Additive Manufacturing of Watertight Parts
Orion AM 3D Prints Underwater Camera Housings for Aquaculture Farms
Non-Invasive Monitoring of Aquaculture Systems
Through the help of the AMable consortium Orion AM has developed a 3D printed underwater camera housing for MonitorFish. Orion AM used its proprietary Thermal Radiation Heating technology in an additive manufacturing process to effectively fuse the printed layers together, resulting in an airtight 3D printed part. The housing is used for Non-Invasive Monitoring of Aquaculture Systems (NIMAS) and is being deployed to help optimize aquaculture efficiency and improve food security.
The idea for the NIMAS project started when the founders of MonitorFish had troubles finding a dependable partner to manufacture their prototype camera housing while keeping up with customer demands. The early prototypes required many design iterations and took a minimum of 4 weeks to manufacture using traditional machining fabrication methods. The team quickly turned to FFF 3D printing but quickly realized that the resulting parts suffered from delamination and were not watertight. This is when they were introduced to Orion AM, who was working on a revolutionary additive manufacturing process that improves inter-layer bonding, thus the potential to create watertight parts.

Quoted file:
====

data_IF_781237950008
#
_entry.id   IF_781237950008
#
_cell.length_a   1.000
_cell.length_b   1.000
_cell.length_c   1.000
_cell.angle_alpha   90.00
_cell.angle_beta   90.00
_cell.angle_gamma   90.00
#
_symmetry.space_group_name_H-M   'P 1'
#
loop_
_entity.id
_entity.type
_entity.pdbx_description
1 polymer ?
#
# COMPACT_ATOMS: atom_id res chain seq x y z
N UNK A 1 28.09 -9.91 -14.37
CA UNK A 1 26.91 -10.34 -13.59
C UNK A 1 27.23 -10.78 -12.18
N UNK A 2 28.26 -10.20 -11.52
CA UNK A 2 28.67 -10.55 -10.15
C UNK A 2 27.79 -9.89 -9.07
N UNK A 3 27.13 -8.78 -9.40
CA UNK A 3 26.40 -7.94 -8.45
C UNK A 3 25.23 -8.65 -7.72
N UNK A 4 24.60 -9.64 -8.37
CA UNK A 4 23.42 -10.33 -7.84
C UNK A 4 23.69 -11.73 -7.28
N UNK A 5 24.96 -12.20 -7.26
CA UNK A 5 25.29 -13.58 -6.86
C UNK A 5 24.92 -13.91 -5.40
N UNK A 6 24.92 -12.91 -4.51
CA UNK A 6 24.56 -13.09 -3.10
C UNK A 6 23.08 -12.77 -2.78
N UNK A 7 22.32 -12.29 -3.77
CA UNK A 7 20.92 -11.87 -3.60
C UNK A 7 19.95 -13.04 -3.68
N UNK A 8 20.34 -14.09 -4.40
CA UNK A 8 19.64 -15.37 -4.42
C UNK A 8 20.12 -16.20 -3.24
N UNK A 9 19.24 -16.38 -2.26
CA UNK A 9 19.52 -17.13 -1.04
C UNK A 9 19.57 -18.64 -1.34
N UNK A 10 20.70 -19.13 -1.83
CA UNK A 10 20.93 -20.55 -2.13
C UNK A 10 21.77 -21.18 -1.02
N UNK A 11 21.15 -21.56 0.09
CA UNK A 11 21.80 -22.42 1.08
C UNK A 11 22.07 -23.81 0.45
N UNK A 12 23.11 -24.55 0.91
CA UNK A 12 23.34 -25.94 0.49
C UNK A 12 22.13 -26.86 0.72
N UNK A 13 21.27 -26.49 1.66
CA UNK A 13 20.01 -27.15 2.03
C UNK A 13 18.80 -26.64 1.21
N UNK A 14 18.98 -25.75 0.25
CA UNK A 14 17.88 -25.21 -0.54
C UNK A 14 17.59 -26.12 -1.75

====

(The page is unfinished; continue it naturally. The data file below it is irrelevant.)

Design to Manufacture
The NIMAS camera housing was developed by Orion AM in collaboration with MonitorFish and 3D printed on Orion’s A150 system using ABS material. The design evolved through several iterations, each iteration achieving drastic improvements on functionality, manufacturability and print time. The final design took 30 hours to 3D print and required some light post-processing such as sanding and tapping of the threads at the sealing interfaces. After the post processing, the housing was tested for air tightness at 600mbar vacuum pressure for 48 hours. No chemical processing was required for achieving airtight properties.
The 3D printed solution enables faster innovation by going straight from design to manufacturing of a functional end-use part using Orion AM’s FFF process with a common industrial material. This resulted in a reduction of lead time from 4+ weeks to 48 hours (93% reduction in lead time) and reduction of costs by approximately 50%.
The laboratory tests revealed impressive mechanical properties, proving that Orion AM’s proprietary Thermal Radiation Heating process not only improves inter-layer bonding, but also increases tensile strength, elastic modulus and greatly reduces porosity.
This project was made possible through support of the AMable consortium and the help of Phanindra Giddaluri at MonitorFish. A big thanks goes out to Rob Kleijnen at Inspire for his guidance and mentorship, Alice Wise at MTC for her assistance with the design optimizations and Guy Bex at TNO for the mechanical and porosity testing.